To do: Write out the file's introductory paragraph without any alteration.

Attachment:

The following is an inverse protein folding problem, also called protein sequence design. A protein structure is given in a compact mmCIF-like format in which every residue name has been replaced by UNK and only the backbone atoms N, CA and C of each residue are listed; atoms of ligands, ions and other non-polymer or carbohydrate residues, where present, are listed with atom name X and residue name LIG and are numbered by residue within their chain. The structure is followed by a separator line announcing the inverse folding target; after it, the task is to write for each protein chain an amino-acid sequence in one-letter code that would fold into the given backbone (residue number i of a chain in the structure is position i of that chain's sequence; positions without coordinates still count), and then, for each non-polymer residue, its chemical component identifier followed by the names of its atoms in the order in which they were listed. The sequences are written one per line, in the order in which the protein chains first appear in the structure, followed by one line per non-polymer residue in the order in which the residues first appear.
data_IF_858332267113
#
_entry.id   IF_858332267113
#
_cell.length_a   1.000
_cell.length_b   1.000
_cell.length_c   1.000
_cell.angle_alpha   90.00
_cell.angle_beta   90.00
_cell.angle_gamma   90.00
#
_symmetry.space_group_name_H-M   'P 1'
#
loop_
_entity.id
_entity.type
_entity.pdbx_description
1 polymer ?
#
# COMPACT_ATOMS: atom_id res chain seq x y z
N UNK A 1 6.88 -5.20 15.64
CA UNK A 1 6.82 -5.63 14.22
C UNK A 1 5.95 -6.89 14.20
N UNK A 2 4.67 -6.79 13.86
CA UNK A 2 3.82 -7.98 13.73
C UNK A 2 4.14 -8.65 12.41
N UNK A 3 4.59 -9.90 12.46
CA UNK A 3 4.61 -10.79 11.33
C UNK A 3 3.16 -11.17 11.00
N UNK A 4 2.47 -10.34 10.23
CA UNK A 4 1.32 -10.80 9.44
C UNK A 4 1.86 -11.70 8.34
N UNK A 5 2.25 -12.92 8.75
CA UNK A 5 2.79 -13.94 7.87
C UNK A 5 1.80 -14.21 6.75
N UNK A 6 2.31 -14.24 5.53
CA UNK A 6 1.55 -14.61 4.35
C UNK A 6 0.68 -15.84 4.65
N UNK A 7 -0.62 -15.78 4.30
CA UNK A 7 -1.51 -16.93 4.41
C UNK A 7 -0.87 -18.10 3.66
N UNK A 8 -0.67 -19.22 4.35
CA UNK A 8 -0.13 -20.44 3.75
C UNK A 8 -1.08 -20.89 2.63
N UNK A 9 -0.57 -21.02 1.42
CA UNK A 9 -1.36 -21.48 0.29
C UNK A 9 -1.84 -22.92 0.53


The following is an inverse protein folding problem, also called protein sequence design. A protein structure is given in a compact mmCIF-like format in which every residue name has been replaced by UNK and only the backbone atoms N, CA and C of each residue are listed; atoms of ligands, ions and other non-polymer or carbohydrate residues, where present, are listed with atom name X and residue name LIG and are numbered by residue within their chain. The structure is followed by a separator line announcing the inverse folding target; after it, the task is to write for each protein chain an amino-acid sequence in one-letter code that would fold into the given backbone (residue number i of a chain in the structure is position i of that chain's sequence; positions without coordinates still count), and then, for each non-polymer residue, its chemical component identifier followed by the names of its atoms in the order in which they were listed. The sequences are written one per line, in the order in which the protein chains first appear in the structure, followed by one line per non-polymer residue in the order in which the residues first appear.